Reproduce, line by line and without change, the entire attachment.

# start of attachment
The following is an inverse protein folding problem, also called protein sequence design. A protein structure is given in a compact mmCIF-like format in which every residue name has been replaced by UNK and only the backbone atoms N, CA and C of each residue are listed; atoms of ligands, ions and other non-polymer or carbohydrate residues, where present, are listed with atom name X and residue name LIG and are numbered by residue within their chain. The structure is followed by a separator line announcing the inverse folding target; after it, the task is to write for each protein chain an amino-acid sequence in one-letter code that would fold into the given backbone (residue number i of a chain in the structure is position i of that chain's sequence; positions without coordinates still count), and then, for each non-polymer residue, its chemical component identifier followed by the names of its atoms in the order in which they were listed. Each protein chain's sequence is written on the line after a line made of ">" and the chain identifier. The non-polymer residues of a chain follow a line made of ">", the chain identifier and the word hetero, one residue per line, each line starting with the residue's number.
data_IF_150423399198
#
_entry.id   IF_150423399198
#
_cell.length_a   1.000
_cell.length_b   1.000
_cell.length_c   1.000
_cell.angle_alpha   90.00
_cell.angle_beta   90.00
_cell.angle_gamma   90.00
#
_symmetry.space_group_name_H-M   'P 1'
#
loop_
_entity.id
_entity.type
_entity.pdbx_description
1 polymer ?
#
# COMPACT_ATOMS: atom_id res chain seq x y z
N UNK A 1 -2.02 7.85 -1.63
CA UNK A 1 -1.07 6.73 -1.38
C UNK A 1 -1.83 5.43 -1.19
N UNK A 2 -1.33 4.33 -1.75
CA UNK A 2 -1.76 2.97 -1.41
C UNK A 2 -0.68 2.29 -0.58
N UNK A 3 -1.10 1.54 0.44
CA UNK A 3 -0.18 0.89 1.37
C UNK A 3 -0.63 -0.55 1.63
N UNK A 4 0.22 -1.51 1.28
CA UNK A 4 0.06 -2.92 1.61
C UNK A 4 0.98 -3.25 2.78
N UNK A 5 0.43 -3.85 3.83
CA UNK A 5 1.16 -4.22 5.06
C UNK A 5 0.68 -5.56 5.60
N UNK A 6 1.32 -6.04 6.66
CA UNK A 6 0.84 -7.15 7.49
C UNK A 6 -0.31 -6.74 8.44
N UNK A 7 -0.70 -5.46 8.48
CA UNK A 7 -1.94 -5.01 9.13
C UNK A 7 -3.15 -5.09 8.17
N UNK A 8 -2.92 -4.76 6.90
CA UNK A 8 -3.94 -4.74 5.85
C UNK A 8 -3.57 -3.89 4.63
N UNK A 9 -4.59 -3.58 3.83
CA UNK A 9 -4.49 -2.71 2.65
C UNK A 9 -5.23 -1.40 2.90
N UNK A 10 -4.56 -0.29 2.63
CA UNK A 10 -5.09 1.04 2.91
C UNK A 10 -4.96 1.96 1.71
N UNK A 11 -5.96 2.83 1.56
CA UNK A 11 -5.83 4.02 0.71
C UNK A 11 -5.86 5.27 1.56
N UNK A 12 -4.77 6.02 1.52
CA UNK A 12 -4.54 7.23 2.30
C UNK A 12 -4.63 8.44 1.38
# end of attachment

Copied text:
The following is an inverse protein folding problem, also called protein sequence design. A protein structure is given in a compact mmCIF-like format in which every residue name has been replaced by UNK and only the backbone atoms N, CA and C of each residue are listed; atoms of ligands, ions and other non-polymer or carbohydrate residues, where present, are listed with atom name X and residue name LIG and are numbered by residue within their chain. The structure is followed by a separator line announcing the inverse folding target; after it, the task is to write for each protein chain an amino-acid sequence in one-letter code that would fold into the given backbone (residue number i of a chain in the structure is position i of that chain's sequence; positions without coordinates still count), and then, for each non-polymer residue, its chemical component identifier followed by the names of its atoms in the order in which they were listed. Each protein chain's sequence is written on the line after a line made of ">" and the chain identifier. The non-polymer residues of a chain follow a line made of ">", the chain identifier and the word hetero, one residue per line, each line starting with the residue's number.
data_IF_150423399198
#
_entry.id   IF_150423399198
#
_cell.length_a   1.000
_cell.length_b   1.000
_cell.length_c   1.000
_cell.angle_alpha   90.00
_cell.angle_beta   90.00
_cell.angle_gamma   90.00
#
_symmetry.space_group_name_H-M   'P 1'
#
loop_
_entity.id
_entity.type
_entity.pdbx_description
1 polymer ?
#
# COMPACT_ATOMS: atom_id res chain seq x y z
N UNK A 1 -2.02 7.85 -1.63
CA UNK A 1 -1.07 6.73 -1.38
C UNK A 1 -1.83 5.43 -1.19
N UNK A 2 -1.33 4.33 -1.75
CA UNK A 2 -1.76 2.97 -1.41
C UNK A 2 -0.68 2.29 -0.58
N UNK A 3 -1.10 1.54 0.44
CA UNK A 3 -0.18 0.89 1.37
C UNK A 3 -0.63 -0.55 1.63
N UNK A 4 0.22 -1.51 1.28
CA UNK A 4 0.06 -2.92 1.61
C UNK A 4 0.98 -3.25 2.78
N UNK A 5 0.43 -3.85 3.83
CA UNK A 5 1.16 -4.22 5.06
C UNK A 5 0.68 -5.56 5.60
N UNK A 6 1.32 -6.04 6.66
CA UNK A 6 0.84 -7.15 7.49
C UNK A 6 -0.31 -6.74 8.44
N UNK A 7 -0.70 -5.46 8.48
CA UNK A 7 -1.94 -5.01 9.13
C UNK A 7 -3.15 -5.09 8.17
N UNK A 8 -2.92 -4.76 6.90
CA UNK A 8 -3.94 -4.74 5.85
C UNK A 8 -3.57 -3.89 4.63
N UNK A 9 -4.59 -3.58 3.83
CA UNK A 9 -4.49 -2.71 2.65
C UNK A 9 -5.23 -1.40 2.90
N UNK A 10 -4.56 -0.29 2.63
CA UNK A 10 -5.09 1.04 2.91
C UNK A 10 -4.96 1.96 1.71
N UNK A 11 -5.96 2.83 1.56
CA UNK A 11 -5.83 4.02 0.71
C UNK A 11 -5.86 5.27 1.56
N UNK A 12 -4.77 6.02 1.52
CA UNK A 12 -4.54 7.23 2.30
C UNK A 12 -4.63 8.44 1.38